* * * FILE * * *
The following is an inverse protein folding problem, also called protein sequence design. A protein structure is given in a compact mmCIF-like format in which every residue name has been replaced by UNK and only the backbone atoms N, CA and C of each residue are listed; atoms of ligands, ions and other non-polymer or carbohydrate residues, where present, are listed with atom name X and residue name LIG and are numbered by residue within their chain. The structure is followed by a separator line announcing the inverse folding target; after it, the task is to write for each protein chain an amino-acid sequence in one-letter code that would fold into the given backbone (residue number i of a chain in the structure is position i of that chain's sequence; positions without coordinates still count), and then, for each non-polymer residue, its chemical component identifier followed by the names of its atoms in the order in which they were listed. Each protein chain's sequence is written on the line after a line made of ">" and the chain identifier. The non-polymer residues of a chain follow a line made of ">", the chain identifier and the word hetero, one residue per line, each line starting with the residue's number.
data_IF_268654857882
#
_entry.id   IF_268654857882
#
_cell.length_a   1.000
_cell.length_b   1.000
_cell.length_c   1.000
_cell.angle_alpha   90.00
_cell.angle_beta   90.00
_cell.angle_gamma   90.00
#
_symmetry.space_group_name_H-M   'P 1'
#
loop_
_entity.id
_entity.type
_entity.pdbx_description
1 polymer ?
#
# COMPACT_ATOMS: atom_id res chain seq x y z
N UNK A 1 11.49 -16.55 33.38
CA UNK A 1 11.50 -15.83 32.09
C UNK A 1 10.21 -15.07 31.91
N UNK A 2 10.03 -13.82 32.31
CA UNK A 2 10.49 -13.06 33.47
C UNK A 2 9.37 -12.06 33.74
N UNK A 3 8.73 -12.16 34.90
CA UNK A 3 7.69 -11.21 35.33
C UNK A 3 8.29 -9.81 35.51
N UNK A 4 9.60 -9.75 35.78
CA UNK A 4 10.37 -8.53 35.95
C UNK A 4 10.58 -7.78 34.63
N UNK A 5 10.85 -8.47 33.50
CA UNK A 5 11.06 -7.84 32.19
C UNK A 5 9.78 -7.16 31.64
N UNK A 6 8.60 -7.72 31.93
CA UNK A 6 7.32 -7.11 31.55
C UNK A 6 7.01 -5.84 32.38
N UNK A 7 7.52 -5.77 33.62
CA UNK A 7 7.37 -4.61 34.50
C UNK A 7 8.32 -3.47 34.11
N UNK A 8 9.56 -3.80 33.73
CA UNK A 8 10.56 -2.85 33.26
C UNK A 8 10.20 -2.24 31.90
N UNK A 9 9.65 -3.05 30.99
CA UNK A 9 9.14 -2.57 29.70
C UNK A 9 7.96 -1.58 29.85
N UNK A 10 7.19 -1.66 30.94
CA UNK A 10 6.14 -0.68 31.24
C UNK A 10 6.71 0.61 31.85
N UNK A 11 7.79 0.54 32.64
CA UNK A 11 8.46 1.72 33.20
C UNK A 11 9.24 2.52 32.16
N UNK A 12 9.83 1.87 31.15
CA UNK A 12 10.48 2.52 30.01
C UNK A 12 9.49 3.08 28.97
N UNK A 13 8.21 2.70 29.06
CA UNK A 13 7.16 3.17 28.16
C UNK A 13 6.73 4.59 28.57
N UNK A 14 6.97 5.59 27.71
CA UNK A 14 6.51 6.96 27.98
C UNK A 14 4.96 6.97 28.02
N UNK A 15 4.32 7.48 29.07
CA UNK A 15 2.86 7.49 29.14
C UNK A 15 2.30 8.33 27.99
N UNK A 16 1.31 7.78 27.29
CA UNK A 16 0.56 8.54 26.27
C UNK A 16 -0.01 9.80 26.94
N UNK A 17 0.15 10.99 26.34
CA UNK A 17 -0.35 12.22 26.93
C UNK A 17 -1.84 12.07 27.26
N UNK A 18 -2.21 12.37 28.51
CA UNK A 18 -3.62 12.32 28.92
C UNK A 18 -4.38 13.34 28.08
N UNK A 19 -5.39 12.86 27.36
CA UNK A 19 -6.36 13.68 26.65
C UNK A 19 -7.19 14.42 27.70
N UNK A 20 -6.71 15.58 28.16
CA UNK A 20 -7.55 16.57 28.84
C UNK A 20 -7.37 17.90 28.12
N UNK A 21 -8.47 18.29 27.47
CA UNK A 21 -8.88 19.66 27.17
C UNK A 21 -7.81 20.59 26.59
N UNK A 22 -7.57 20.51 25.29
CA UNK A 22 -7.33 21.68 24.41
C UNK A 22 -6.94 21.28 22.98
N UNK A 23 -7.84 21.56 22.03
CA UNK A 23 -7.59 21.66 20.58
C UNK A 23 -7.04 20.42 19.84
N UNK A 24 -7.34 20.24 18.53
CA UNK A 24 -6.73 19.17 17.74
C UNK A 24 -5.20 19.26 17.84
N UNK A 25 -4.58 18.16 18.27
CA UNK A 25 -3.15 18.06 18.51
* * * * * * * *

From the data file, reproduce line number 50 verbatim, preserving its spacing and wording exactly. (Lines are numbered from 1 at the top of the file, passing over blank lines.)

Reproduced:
CA UNK A 10 6.14 -0.68 31.24